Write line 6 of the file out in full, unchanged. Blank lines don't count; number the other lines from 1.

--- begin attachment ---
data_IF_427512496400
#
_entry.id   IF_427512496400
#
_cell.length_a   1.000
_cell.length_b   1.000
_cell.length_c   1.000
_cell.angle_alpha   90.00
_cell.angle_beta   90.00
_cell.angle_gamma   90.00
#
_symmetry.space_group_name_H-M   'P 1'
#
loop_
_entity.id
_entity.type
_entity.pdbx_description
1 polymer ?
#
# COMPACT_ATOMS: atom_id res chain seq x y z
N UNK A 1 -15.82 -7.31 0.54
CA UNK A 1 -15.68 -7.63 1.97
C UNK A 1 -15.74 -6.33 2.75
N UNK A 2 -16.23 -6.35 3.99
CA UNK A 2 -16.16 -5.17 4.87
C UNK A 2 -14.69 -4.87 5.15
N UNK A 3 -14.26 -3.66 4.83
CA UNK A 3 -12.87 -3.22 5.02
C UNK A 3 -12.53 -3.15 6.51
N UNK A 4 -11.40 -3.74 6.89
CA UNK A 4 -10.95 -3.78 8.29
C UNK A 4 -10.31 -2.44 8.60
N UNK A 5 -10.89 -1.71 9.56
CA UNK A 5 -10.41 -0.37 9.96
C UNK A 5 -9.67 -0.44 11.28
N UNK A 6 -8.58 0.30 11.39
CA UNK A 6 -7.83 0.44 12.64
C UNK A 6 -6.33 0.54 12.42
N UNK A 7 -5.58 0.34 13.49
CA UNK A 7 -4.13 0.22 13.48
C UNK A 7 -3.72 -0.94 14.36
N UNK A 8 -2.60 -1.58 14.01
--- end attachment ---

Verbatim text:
_cell.length_b   1.000